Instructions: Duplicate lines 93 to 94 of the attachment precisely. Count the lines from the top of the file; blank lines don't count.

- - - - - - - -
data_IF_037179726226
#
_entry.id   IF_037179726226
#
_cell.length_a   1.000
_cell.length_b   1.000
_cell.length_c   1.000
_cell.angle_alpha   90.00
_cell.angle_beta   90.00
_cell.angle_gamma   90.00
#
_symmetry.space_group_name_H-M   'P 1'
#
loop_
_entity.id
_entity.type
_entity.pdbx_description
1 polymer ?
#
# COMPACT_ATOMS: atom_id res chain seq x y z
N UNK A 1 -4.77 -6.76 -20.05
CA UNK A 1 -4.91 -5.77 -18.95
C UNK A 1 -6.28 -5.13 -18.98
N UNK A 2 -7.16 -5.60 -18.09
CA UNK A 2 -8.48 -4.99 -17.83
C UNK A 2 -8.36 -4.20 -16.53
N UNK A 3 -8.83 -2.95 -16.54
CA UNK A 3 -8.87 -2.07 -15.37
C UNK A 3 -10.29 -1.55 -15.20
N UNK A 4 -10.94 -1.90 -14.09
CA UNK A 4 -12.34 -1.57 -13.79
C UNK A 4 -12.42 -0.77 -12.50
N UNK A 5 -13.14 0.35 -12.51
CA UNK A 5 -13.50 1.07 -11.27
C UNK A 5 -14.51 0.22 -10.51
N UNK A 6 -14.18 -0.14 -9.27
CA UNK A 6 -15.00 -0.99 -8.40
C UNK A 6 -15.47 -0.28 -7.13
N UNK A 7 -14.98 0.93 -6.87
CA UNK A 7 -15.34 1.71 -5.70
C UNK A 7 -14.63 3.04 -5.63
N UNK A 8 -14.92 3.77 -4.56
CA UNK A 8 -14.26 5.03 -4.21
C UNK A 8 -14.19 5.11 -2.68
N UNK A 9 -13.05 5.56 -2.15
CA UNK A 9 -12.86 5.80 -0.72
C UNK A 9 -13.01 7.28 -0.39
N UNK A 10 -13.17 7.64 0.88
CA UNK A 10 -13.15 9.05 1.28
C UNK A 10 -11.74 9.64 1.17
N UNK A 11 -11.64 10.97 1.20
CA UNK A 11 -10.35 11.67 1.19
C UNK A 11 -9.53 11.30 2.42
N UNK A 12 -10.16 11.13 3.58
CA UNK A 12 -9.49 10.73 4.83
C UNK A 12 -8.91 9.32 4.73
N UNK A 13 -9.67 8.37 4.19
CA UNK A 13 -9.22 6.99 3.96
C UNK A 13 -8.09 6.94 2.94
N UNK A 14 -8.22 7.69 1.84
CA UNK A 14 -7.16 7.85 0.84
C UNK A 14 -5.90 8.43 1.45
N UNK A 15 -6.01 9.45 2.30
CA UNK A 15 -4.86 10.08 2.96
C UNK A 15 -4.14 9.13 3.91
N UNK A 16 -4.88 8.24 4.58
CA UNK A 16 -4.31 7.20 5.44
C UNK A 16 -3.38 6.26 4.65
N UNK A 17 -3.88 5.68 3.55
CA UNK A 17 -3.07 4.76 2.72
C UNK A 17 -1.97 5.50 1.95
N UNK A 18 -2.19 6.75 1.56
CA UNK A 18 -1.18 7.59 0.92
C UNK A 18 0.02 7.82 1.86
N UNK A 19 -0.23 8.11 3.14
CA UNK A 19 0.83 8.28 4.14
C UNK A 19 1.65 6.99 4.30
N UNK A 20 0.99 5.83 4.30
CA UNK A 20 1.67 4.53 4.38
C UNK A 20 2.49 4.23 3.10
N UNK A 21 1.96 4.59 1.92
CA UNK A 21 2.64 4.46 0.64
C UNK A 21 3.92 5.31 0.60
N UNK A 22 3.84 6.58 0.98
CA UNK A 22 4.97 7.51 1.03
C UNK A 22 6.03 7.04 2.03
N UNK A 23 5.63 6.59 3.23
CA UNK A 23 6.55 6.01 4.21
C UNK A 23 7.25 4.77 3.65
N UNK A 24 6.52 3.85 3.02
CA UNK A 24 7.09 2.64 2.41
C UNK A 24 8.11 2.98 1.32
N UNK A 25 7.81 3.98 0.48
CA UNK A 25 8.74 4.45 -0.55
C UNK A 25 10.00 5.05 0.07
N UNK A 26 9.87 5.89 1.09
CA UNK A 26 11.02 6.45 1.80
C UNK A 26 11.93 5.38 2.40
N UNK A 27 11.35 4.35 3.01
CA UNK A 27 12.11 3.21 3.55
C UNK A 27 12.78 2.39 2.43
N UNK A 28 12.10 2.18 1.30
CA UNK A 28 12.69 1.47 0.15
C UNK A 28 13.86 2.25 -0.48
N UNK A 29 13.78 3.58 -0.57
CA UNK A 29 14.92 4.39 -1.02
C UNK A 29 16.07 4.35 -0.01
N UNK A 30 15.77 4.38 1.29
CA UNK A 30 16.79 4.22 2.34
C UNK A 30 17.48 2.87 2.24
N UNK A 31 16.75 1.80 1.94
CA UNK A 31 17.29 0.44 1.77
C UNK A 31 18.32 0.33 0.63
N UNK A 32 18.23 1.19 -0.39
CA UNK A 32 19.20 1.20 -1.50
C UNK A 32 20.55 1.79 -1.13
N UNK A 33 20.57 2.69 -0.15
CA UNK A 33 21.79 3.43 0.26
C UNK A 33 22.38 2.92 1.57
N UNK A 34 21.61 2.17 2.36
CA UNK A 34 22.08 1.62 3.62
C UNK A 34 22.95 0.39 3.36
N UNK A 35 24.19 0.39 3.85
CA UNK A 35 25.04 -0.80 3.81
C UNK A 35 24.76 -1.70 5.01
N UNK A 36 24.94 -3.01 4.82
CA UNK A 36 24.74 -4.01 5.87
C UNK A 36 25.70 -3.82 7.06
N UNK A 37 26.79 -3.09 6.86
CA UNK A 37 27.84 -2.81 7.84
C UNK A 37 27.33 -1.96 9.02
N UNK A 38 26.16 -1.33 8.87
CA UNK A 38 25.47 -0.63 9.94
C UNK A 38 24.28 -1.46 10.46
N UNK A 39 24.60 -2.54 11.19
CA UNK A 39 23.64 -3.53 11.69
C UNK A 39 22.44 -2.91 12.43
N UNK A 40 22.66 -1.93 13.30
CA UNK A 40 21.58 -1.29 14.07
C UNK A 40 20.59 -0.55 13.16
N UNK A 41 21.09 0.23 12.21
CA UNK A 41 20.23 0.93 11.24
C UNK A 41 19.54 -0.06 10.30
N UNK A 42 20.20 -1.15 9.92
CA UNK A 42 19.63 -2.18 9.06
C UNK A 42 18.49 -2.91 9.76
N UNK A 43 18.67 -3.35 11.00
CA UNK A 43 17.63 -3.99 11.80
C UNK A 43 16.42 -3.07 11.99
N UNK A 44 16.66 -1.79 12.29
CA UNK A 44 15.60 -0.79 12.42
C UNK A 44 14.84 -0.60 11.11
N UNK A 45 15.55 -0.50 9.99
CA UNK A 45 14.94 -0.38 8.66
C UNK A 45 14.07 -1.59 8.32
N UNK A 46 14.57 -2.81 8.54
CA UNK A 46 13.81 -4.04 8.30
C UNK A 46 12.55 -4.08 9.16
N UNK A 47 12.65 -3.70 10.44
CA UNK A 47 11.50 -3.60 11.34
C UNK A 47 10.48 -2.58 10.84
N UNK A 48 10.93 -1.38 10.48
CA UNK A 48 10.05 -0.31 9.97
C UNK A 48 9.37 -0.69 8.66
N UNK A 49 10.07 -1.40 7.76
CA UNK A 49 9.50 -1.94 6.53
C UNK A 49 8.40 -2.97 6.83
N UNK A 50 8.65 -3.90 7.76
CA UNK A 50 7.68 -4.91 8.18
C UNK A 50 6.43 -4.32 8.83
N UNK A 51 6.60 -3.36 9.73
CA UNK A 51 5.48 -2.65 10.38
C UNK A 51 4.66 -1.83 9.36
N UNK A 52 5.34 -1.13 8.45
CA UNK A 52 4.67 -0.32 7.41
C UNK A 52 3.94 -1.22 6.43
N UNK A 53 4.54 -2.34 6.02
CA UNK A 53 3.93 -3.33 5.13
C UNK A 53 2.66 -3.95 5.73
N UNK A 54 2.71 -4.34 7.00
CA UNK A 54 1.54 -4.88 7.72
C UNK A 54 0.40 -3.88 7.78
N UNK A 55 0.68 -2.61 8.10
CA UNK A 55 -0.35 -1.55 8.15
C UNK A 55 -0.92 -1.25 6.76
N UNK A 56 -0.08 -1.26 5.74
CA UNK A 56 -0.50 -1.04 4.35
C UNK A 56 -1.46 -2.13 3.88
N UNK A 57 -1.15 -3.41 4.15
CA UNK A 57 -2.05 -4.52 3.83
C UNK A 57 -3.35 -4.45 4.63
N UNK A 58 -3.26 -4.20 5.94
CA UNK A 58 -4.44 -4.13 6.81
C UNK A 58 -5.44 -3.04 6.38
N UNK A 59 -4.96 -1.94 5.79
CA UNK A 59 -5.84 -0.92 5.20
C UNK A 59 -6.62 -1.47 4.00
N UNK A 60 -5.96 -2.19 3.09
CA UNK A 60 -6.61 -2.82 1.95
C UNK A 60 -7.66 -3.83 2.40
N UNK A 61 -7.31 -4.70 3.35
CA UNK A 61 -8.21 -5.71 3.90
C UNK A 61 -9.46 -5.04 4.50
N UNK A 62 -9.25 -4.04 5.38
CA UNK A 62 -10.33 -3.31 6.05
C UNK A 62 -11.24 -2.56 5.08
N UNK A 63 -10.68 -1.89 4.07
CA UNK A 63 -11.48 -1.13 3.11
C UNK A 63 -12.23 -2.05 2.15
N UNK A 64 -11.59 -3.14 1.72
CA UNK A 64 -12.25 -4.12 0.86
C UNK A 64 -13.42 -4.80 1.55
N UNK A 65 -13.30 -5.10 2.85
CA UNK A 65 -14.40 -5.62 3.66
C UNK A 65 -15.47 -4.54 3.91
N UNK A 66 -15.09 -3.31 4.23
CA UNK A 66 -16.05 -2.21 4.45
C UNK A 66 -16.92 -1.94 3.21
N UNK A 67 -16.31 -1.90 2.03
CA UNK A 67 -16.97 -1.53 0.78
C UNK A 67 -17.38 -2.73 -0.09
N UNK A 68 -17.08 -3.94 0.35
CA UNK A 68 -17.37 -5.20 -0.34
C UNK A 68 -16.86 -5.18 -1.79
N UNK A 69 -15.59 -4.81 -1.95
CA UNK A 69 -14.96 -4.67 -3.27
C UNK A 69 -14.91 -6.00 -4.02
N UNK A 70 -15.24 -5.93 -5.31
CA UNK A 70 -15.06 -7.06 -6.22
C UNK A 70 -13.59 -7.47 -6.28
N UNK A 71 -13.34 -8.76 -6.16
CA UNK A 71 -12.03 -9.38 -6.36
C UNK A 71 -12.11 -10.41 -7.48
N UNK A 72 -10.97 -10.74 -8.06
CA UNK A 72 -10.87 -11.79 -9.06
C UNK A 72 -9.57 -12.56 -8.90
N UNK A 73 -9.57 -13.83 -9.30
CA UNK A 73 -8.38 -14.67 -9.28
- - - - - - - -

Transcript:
N UNK A 25 7.81 3.98 0.48
CA UNK A 25 8.74 4.45 -0.55